With the CASS service, once a bank customer decides to switch to a new bank, the gaining bank is responsible for all future communication. As that bank is acquiring a new customer, it has the incentive to ensure that the switching process works well. The customer also benefits from a single point of contact, which removes friction, stress and confusion. CASS then automatically redirects transactions to the new account, ensuring the customer is never inconvenienced.
To achieve a smooth switch, a solution must offer standard data quality and security standards. All market participants must agree these at the outset, so a degree of cooperation is necessary to ensure that standards are adequate to fulfil all the requirements for a seamless customer switch.
The UK banking industry experience suggests that a single, central system may offer practical advantages over alternatives:
Availability. It potentially offers a higher level of availability, which allows participants to access the system and not have to take into account specific bilateral nuances or intricacies.
Compliance and control. It is easier to monitor and control and promotes transparency across the industry. Consumer confidence is improved and it is easier to offer a consistent service level. In the case of CASS, service quality is guaranteed, which de-risks switching and encourages use.
Data quality and security standards. A seamless solution must adopt standard data quality and security standards, which is preferred by regulators and clearer for consumers.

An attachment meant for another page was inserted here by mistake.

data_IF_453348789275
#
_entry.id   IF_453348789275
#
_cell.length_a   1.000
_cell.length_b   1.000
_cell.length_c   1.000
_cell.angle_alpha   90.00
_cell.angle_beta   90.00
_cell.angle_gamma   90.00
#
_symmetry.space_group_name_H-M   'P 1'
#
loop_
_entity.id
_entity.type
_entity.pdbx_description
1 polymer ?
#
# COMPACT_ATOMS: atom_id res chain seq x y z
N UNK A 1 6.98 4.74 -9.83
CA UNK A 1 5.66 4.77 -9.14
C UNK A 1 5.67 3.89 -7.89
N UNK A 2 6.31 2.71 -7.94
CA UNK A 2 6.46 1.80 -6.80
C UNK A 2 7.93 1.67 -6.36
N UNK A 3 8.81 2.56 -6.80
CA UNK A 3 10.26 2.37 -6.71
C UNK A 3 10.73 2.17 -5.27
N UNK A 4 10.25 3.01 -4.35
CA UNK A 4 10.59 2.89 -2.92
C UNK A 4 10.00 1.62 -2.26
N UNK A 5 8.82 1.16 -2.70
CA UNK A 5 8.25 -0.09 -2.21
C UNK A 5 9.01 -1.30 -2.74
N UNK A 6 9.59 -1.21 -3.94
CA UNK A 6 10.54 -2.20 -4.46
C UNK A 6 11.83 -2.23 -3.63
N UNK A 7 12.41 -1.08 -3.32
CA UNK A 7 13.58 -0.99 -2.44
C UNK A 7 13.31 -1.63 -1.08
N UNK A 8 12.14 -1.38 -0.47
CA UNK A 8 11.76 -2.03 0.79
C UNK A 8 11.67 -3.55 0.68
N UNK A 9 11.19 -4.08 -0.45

Resilience. Any switching system must be resilient and reliable to instil user confidence. The Bacs system achieves this and consistently offers 99.99% availability.
Equality of access. All service providers must enjoy standard connectivity and data formats. A centralised system offers a ‘level playing field’ and can provide universal access more easily than any alternative.
Each of the above considerations is of great relevance in an industry that is complex and has many players. Consumers need a switching process that is free, easy to use, secure and trustworthy. A centralised system removes or mitigates many of the risks that consumers are exposed to with an open or bilateral system. So what are the drawbacks?
The development of a successful centralised solution in any industry requires close collaboration by all participants to agree standards, processes and procedures for switching. Based on the banking industry experience, it also may require an industry association to broker these across competitors, and an experienced technology provider like VocaLink to implement the solution. It may seem ironic that the road to competition needs to be paved with increased cooperation. But service providers should compete on the strength of their individual service offerings rather than their entrenched market position. And they should be prepared to collaborate to facilitate easier switching.
To discuss further, please contact Josh Berle, Account Manager – Government Services on +44 (0)203 818 4813 or email firstname.lastname@example.org